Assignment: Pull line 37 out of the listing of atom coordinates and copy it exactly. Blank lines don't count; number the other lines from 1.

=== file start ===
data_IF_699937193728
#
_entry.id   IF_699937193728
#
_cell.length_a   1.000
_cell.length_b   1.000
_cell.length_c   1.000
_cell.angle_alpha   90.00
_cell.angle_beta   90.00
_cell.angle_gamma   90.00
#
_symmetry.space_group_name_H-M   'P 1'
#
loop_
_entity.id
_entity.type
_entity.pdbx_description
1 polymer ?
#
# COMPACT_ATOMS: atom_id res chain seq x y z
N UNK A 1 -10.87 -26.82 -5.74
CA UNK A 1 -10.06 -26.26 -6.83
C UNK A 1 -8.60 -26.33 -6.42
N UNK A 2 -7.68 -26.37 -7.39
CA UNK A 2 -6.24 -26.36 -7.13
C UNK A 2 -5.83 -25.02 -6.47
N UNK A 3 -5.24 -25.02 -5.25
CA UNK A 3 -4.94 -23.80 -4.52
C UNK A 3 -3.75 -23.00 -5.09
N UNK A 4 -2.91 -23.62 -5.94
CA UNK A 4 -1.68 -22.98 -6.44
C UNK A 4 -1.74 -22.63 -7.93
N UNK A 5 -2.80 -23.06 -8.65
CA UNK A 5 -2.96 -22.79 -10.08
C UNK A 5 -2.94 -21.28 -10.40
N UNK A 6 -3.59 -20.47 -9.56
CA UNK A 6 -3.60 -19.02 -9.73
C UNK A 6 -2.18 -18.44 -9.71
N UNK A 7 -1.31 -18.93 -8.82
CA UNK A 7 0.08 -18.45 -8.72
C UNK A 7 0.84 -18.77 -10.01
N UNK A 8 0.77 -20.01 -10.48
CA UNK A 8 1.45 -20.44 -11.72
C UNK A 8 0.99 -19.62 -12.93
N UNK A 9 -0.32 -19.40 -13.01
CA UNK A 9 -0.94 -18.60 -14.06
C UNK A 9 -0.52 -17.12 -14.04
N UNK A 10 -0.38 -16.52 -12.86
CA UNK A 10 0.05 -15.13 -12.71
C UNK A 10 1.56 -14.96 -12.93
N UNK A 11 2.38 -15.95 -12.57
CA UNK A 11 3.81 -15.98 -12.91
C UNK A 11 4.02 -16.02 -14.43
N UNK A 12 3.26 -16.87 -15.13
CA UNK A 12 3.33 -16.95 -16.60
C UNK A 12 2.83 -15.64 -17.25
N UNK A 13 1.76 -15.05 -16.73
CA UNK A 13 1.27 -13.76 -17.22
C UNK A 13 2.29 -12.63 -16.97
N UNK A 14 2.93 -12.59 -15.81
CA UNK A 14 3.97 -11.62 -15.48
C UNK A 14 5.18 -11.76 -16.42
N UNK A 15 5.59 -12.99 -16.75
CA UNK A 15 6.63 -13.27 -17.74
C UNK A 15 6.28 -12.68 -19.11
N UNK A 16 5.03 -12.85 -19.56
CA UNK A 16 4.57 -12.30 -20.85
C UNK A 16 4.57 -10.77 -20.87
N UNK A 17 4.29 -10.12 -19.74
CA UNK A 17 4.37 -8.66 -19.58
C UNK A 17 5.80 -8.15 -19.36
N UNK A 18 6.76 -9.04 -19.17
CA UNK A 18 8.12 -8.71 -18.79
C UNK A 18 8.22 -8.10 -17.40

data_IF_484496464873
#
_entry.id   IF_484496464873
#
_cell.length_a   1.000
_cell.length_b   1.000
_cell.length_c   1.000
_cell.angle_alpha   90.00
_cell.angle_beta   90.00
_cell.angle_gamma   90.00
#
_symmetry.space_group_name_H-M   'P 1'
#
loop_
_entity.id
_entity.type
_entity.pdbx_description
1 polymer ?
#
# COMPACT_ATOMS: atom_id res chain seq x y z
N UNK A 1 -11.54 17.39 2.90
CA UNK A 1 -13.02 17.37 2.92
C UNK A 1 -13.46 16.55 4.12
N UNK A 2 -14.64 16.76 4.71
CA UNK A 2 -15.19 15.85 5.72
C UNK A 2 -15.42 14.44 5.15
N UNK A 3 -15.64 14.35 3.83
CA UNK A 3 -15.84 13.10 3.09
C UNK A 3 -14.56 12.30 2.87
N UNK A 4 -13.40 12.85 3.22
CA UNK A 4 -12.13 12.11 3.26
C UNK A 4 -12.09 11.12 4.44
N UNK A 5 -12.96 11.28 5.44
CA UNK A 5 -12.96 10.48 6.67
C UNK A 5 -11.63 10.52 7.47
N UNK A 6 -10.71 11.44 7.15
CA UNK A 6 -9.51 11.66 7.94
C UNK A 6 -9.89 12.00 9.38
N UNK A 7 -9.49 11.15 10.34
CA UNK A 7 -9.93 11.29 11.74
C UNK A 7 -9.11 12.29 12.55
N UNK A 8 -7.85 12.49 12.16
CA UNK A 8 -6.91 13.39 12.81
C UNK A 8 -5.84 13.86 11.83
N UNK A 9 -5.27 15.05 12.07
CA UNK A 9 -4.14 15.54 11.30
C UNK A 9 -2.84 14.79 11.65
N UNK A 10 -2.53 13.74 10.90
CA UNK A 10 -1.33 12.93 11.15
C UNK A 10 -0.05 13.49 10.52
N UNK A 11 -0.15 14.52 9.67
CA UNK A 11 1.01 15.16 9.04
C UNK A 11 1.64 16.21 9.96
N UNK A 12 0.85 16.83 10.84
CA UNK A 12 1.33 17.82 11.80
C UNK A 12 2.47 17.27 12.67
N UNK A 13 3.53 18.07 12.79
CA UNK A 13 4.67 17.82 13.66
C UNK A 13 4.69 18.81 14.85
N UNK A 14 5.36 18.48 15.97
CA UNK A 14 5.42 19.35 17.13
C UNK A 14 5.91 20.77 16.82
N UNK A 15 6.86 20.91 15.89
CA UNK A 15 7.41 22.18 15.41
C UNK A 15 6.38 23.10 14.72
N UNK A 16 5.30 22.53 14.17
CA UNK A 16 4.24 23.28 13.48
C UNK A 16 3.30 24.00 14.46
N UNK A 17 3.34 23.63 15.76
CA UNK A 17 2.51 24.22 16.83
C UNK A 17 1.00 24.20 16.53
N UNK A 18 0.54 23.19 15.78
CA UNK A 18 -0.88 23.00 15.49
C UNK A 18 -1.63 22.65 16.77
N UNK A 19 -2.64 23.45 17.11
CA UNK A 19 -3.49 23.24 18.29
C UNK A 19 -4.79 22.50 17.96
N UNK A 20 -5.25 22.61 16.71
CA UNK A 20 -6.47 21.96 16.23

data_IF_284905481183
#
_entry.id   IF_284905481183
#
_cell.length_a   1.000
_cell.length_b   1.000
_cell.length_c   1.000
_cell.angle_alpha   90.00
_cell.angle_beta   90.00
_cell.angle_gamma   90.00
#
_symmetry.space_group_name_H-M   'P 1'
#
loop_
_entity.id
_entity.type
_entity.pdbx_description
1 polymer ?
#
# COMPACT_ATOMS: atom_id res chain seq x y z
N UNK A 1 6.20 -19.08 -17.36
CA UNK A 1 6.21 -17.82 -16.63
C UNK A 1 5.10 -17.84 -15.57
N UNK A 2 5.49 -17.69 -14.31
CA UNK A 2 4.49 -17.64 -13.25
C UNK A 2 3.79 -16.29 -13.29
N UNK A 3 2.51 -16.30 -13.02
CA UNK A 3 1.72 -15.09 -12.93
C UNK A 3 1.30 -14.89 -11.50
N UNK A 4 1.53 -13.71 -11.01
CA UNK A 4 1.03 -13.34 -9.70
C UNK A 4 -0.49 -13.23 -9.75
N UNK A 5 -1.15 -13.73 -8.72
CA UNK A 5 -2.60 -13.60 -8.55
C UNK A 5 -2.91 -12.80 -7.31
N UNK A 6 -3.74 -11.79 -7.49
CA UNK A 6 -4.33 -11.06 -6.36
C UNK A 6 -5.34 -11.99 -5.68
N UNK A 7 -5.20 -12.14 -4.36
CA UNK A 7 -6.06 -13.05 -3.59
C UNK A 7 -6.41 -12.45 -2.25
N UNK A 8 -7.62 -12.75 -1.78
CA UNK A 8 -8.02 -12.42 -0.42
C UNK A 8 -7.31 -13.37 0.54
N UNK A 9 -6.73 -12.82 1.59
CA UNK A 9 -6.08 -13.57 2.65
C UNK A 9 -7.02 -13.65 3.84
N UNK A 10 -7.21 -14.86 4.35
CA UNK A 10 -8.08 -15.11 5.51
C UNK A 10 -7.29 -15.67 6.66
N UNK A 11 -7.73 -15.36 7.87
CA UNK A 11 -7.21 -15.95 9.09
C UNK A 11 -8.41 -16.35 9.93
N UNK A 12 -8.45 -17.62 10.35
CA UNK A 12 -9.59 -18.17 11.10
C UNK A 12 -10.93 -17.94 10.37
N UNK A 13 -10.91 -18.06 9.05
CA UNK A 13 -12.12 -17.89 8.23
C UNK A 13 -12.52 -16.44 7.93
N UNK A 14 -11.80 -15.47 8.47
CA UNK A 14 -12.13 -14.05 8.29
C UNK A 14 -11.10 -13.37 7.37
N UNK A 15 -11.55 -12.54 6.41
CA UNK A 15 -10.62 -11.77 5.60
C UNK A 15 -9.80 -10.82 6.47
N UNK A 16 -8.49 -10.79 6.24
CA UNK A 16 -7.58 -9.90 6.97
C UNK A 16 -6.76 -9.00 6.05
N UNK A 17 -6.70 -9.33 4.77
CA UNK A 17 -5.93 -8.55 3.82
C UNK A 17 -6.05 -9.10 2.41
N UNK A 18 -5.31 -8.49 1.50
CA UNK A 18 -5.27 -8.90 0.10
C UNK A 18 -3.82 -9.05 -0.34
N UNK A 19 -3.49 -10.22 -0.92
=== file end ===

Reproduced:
CA UNK A 6 -3.60 -19.02 -9.73